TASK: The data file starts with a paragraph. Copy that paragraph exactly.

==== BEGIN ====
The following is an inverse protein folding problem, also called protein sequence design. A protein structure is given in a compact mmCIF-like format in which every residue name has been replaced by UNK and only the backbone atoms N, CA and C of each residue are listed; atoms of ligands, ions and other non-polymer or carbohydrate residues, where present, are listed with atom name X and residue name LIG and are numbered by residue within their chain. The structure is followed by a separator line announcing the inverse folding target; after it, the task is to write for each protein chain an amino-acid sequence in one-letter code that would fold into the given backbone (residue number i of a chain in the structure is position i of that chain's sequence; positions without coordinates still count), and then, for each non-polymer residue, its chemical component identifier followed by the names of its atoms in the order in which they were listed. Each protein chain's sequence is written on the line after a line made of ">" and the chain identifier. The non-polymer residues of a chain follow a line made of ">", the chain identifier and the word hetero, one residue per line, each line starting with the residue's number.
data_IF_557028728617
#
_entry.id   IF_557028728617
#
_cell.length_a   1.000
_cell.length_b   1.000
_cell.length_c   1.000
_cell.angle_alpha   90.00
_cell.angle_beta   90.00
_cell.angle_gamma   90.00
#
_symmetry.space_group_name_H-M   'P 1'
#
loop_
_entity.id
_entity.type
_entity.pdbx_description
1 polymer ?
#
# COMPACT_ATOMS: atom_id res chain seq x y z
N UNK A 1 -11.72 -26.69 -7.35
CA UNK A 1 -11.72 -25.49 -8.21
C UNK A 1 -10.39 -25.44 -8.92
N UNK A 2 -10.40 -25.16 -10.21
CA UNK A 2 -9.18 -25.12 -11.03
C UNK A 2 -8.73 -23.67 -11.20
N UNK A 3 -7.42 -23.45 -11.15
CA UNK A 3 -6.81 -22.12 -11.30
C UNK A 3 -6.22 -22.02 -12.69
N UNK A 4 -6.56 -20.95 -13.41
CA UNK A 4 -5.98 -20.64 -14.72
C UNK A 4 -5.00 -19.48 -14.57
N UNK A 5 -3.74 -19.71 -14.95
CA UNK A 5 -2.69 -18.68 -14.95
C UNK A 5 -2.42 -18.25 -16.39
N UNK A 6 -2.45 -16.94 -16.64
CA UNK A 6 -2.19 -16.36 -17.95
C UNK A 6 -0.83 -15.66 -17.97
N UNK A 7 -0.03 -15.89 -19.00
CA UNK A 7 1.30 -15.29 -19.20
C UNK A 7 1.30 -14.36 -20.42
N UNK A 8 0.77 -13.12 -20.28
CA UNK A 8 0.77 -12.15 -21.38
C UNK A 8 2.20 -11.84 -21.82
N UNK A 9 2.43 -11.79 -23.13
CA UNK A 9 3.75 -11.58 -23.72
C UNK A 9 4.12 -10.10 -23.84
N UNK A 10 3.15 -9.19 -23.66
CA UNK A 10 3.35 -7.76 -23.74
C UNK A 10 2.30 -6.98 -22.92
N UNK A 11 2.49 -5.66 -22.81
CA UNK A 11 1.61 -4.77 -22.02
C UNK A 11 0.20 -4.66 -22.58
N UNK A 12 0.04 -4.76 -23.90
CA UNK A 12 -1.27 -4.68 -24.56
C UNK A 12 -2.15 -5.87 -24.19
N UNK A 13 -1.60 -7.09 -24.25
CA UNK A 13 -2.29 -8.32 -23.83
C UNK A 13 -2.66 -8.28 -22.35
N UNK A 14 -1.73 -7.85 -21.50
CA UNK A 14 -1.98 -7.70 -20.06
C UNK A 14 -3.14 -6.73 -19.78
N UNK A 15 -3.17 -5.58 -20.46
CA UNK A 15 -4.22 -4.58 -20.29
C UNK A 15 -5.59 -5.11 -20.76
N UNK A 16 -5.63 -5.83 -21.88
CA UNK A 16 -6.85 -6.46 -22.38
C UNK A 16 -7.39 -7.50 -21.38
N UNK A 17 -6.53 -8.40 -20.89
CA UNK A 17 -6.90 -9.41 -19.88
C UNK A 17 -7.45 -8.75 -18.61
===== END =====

The following is an inverse protein folding problem, also called protein sequence design. A protein structure is given in a compact mmCIF-like format in which every residue name has been replaced by UNK and only the backbone atoms N, CA and C of each residue are listed; atoms of ligands, ions and other non-polymer or carbohydrate residues, where present, are listed with atom name X and residue name LIG and are numbered by residue within their chain. The structure is followed by a separator line announcing the inverse folding target; after it, the task is to write for each protein chain an amino-acid sequence in one-letter code that would fold into the given backbone (residue number i of a chain in the structure is position i of that chain's sequence; positions without coordinates still count), and then, for each non-polymer residue, its chemical component identifier followed by the names of its atoms in the order in which they were listed. Each protein chain's sequence is written on the line after a line made of ">" and the chain identifier. The non-polymer residues of a chain follow a line made of ">", the chain identifier and the word hetero, one residue per line, each line starting with the residue's number.